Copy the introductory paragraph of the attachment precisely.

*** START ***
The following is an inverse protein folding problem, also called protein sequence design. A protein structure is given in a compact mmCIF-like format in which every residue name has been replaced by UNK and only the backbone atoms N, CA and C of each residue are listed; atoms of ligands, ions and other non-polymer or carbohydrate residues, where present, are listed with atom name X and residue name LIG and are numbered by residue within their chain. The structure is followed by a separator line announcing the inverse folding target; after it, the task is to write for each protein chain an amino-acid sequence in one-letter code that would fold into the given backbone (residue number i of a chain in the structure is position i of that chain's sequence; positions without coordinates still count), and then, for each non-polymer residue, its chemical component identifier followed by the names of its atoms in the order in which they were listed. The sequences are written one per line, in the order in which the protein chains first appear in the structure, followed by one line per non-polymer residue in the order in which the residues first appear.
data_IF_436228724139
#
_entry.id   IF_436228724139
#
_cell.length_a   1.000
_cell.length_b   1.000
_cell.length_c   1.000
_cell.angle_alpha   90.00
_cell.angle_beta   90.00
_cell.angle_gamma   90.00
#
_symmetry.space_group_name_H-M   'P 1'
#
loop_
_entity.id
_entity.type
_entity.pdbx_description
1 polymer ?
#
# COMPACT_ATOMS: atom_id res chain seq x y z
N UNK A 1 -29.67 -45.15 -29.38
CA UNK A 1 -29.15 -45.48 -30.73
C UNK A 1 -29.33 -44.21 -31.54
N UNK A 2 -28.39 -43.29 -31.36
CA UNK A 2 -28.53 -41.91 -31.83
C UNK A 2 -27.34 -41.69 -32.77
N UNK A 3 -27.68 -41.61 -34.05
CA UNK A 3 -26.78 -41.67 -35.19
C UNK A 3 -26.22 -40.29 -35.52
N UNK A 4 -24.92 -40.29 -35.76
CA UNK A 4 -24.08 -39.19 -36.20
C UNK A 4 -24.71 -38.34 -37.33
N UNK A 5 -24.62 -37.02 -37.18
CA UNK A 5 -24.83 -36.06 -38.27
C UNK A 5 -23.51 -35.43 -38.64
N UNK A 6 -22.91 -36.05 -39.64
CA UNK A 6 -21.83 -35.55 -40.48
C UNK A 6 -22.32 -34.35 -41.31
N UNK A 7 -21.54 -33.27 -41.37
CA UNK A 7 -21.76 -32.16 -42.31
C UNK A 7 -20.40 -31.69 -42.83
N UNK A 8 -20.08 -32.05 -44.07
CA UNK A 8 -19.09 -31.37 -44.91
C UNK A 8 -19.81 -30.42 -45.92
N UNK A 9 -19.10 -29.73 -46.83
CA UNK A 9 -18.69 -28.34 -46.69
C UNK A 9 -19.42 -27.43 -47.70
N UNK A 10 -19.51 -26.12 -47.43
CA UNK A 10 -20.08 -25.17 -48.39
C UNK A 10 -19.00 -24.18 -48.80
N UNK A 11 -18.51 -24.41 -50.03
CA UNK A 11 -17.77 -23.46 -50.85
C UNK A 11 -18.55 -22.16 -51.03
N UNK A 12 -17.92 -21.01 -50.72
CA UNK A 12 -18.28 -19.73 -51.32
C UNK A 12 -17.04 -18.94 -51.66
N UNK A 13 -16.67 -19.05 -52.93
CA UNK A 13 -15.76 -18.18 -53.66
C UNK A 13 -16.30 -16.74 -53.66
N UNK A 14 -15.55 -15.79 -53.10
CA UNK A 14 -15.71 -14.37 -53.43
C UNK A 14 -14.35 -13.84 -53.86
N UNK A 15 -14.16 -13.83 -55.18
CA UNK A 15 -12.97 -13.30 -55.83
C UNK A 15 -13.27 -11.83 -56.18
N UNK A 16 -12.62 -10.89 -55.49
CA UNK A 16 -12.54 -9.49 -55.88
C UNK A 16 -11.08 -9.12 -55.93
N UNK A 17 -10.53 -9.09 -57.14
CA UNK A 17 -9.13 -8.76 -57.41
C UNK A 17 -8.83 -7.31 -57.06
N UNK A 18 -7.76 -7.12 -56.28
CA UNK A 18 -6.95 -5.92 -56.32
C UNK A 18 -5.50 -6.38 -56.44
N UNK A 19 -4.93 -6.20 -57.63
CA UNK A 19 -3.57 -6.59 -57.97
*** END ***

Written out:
The following is an inverse protein folding problem, also called protein sequence design. A protein structure is given in a compact mmCIF-like format in which every residue name has been replaced by UNK and only the backbone atoms N, CA and C of each residue are listed; atoms of ligands, ions and other non-polymer or carbohydrate residues, where present, are listed with atom name X and residue name LIG and are numbered by residue within their chain. The structure is followed by a separator line announcing the inverse folding target; after it, the task is to write for each protein chain an amino-acid sequence in one-letter code that would fold into the given backbone (residue number i of a chain in the structure is position i of that chain's sequence; positions without coordinates still count), and then, for each non-polymer residue, its chemical component identifier followed by the names of its atoms in the order in which they were listed. The sequences are written one per line, in the order in which the protein chains first appear in the structure, followed by one line per non-polymer residue in the order in which the residues first appear.